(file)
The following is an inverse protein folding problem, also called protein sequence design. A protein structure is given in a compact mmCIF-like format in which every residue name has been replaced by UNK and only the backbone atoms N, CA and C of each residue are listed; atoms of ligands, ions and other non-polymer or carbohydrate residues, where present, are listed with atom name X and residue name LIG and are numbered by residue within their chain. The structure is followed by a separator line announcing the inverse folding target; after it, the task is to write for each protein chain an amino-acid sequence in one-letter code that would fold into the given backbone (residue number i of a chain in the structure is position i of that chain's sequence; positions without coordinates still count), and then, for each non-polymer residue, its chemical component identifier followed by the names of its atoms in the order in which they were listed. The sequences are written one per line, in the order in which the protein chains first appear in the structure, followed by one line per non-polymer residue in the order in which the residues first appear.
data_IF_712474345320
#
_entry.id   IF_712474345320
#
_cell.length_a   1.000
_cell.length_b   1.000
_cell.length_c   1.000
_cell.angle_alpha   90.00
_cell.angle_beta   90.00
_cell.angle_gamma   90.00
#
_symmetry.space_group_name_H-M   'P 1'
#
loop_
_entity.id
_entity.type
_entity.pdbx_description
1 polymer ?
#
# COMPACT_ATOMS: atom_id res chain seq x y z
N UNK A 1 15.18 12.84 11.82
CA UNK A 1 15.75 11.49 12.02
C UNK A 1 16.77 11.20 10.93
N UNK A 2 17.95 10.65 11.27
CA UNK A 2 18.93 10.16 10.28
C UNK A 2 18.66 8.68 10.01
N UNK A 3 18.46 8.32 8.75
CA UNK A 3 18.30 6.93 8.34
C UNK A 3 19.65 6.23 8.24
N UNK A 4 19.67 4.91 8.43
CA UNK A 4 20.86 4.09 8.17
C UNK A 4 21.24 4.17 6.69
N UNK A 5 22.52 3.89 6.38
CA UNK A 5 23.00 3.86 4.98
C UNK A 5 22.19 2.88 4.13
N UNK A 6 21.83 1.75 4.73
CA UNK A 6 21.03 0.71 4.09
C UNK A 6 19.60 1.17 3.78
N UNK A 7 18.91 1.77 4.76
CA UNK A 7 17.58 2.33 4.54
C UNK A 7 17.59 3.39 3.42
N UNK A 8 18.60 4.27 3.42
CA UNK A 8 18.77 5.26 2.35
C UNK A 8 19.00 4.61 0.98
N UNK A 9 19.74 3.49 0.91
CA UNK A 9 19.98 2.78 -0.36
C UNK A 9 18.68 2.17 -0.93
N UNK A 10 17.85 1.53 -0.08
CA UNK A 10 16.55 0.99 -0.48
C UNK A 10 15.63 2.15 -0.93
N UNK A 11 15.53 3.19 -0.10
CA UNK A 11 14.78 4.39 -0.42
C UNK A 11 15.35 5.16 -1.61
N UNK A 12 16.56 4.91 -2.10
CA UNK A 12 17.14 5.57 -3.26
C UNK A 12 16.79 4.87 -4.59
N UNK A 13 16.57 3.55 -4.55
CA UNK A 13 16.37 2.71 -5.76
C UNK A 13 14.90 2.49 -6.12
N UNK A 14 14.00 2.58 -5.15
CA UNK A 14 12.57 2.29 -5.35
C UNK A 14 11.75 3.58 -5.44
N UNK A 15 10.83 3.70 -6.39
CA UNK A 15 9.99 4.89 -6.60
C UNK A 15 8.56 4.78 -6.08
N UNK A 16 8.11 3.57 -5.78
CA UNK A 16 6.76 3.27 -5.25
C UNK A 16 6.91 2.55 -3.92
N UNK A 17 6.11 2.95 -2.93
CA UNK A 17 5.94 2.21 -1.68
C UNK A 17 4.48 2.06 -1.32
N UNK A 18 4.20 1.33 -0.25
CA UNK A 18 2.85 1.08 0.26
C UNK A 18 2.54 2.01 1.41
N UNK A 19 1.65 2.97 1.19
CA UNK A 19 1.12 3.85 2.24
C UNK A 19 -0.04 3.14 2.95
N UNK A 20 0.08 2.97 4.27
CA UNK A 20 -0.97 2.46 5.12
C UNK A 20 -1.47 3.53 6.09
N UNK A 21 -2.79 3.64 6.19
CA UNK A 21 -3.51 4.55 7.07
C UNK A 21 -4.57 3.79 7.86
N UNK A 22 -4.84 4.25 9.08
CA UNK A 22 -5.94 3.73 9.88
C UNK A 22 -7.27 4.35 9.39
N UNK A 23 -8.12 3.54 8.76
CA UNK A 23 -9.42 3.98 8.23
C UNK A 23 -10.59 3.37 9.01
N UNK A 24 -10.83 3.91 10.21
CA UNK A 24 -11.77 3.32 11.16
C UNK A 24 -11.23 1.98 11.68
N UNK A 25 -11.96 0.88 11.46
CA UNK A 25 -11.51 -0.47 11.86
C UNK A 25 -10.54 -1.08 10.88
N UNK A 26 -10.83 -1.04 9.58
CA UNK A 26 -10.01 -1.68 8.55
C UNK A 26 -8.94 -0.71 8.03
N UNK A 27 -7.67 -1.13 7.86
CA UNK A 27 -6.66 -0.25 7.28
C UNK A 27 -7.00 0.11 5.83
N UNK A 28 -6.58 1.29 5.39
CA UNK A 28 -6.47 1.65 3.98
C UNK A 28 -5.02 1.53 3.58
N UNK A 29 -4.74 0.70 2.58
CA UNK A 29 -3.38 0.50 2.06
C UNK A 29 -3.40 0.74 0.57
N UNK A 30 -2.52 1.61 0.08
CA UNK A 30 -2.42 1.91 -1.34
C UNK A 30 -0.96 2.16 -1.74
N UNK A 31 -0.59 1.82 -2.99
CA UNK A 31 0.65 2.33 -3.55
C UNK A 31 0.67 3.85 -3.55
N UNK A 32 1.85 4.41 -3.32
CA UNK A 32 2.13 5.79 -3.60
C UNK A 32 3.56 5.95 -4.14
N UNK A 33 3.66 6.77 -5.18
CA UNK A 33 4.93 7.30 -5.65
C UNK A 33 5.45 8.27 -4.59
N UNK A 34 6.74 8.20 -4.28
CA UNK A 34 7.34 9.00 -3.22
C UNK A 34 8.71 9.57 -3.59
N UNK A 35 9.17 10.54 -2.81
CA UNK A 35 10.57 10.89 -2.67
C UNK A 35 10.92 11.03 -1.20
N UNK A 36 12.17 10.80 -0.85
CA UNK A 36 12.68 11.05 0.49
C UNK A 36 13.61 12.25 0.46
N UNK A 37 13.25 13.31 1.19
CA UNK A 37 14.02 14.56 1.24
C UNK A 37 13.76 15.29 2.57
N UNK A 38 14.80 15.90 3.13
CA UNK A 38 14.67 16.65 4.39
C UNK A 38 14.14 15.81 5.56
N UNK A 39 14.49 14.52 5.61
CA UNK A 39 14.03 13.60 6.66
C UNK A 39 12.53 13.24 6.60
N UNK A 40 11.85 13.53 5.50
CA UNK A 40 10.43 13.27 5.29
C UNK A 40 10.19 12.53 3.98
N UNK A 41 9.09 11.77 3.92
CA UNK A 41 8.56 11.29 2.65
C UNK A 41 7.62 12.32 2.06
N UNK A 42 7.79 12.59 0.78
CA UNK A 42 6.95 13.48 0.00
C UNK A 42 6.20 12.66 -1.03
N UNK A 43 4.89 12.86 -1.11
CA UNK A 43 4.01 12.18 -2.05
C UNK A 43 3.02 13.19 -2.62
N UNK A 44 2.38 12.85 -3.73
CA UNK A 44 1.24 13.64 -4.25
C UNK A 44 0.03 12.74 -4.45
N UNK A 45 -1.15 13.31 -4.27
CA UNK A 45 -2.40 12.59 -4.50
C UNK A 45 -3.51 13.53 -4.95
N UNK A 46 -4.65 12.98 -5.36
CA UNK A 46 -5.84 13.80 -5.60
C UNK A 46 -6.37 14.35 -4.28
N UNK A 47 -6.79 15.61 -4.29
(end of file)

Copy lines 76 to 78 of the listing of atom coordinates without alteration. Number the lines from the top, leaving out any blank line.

N UNK A 19 1.65 2.97 1.19
CA UNK A 19 1.12 3.85 2.24
C UNK A 19 -0.04 3.14 2.95